4. The Black Dahlia nickname has murky origins.

Police bulletin distributed by the Los Angeles Police Department, accessed on the official website for the U.S. Federal Bureau of Investigation
City of Los Angeles Police Department // Public Domain, Wikimedia Commons

There are a number of competing theories about who exactly coined Short’s infamous moniker. Some say it was a media invention, while others claim Short’s friends had nicknamed her "Black Dahlia." But most accounts pin the inspiration on a film noir written by Raymond Chandler that hit theaters one year before the murder: The Blue Dahlia, starring Veronica Lake. Why the switch from “blue” to “black”? The FBI cites a rumor that Short wore lots of black clothing, but some reports point to her dark hair color instead.

5. Some linked the case to the Cleveland Torso Murders.

When Short’s death became national news, police officers in Cleveland felt an awful sense of déjà vu. Between 1934 and 1938, a serial killer had terrorized their city, claiming 12 victims—all of whom were grotesquely dismembered. Some theorized that the Ohio serial killer and Short's murderer could be the same person, especially since—like Short's killer—the perpetrator of what came to be known as the Cleveland Torso Murders was never caught.

6. It was also connected to a “Lipstick Murder.”

One month after Short's murder, another woman's body was discovered in Los Angeles—and the circumstances mimicked the Black Dahlia's case in a few ways. It all began with a stranger (in this case, a construction worker) stumbling upon the naked body of a dead woman in the grass. Jeanne French had dark hair like Short’s, and her face was also badly beaten. But this time, there was an unusual message scrawled on her stomach in bright red lipstick: “F**k You B.D.” Just below that were the letters “TEX.” People were quick to link the "B.D." in the gruesome murder to the Black Dahlia, but the police were wary of officially connecting the two. Like Short, French’s murder was never solved.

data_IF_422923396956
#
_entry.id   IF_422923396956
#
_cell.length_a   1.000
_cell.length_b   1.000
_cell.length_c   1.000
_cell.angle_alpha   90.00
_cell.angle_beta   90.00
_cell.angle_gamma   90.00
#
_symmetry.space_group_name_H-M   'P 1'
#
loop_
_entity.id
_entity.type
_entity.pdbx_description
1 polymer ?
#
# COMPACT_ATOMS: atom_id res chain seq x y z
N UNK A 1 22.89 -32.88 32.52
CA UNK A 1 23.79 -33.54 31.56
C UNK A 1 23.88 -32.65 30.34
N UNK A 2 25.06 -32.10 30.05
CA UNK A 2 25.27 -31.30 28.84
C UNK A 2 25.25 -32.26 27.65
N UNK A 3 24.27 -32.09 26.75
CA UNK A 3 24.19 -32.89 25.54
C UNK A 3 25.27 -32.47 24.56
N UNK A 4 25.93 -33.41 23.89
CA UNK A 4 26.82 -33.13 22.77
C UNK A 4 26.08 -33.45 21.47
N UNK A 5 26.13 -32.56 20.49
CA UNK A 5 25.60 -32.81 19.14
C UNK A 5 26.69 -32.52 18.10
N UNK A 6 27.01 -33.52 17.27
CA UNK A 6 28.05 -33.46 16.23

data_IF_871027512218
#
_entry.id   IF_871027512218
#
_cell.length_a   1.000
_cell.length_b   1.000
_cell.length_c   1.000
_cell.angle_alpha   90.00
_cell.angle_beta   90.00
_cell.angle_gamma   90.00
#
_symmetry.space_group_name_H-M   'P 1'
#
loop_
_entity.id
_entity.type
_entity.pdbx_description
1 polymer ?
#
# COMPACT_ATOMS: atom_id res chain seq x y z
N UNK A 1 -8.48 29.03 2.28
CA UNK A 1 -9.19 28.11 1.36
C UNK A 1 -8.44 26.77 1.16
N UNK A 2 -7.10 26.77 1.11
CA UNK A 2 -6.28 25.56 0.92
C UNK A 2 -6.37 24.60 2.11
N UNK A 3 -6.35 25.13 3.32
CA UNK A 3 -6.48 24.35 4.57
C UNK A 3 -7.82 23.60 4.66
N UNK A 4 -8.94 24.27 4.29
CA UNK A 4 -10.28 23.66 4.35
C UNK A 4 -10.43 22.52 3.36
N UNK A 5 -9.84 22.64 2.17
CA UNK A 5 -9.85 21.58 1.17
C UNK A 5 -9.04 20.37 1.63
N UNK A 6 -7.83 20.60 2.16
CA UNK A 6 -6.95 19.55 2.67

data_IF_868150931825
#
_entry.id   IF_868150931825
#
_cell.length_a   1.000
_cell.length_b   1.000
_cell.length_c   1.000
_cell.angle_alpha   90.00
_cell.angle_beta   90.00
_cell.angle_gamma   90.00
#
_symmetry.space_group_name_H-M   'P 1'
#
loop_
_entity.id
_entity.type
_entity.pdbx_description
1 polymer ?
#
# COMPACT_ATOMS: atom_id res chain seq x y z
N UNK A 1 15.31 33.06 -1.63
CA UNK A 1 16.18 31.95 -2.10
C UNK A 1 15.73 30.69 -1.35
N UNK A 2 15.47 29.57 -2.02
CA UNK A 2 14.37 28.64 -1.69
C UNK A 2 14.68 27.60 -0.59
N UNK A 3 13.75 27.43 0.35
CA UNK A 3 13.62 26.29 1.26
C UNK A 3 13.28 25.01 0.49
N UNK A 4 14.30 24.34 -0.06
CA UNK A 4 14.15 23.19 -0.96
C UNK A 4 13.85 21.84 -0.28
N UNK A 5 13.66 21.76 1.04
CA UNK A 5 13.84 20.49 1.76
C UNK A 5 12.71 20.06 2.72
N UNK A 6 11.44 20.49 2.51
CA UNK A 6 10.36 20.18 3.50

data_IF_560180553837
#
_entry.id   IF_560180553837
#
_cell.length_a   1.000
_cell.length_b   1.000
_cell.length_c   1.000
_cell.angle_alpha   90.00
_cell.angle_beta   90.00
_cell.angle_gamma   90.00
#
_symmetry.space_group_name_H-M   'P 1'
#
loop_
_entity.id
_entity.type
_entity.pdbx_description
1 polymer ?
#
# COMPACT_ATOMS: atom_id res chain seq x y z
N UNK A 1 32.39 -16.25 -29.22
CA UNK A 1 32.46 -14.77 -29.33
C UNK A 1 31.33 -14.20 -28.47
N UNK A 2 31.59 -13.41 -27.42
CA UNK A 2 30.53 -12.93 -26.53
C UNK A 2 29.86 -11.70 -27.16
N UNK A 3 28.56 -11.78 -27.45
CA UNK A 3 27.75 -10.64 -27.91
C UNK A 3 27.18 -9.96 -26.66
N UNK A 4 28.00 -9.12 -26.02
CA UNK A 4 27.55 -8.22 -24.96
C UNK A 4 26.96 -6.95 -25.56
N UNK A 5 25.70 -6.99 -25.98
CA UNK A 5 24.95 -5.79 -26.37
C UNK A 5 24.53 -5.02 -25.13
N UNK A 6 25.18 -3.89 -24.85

7. Many people confessed to the crime.

The LAPD had to rule out many suspects in the Black Dahlia investigation, including several people who turned themselves in. Though some sources quote a lower number, the Los Angeles Times puts the tally of false confessions in Short's case at more than 500. The phony claims came from housewives, clergymen, soldiers, drunk ramblers, and, much later, pranksters who weren’t even alive when Short's life was brutally taken.

8. No charges were ever filed.

Copy of Elizabeth Short's death certificate, Los Angeles County
FBI, Los Angeles County // Public Domain, Wikimedia Commons

The FBI files on the Black Dahlia case indicate that many men were held for questioning—and some even took polygraph tests—but ultimately, no one was ever charged with Short’s murder. Still, a few names stand out ...

9. George Hodel is one of the most notorious suspects.

One of those names is George Hodel, a physician who ran a venereal disease clinic in Los Angeles in the 1940s. According to The Guardian, Hodel was on a list of six primary suspects in the Black Dahlia case, and the LAPD even bugged his home during the investigation. But Hodel—who died in 1999—gained more recent notoriety when his son, Steve Hodel, accused him of killing Short in the 2003 bestselling book Black Dahlia Avenger: The True Story.

Steve claims his father’s handwriting matches strange letters the police received, supposedly from the killer. He also uncovered photos of a woman who resembles Short in his father’s personal photo album, and believes Hodel’s medical background would explain the precise, clinical cuts on the body. But some have discounted Steve’s claims since he started linking his father to other infamous unsolved murders, including the Zodiac killings.

I Am the Night, the new TNT miniseries, centers around Hodel as a prime suspect in the Black Dahlia case.

10. Others think it was a bellhop.

Another name that's popular among Black Dahlia theorists is Leslie Dillon. He appears in the FBI case files, but gained renewed attention in 2017 when author Piu Eatwell argued his guilt in her book Black Dahlia, Red Rose. Dillon was a bellhop, writer, and mortician’s assistant who seemed to know a surprising amount of details about Short’s murder when the LAPD hauled him in for questioning. He was eventually let go—thanks to a dirty cop, according to Eatwell—but some of the detectives investigating the case never forgot him.

In 2018, Buz Williams—a retired officer with California's Long Beach Police Department and the son of Richard F. Williams, part of the LAPD’s Gangster Squad—told Rolling Stone that “My dad thought Leslie Dillon was the killer," and that other cops suspected that Dillon was, at the very least, an accomplice.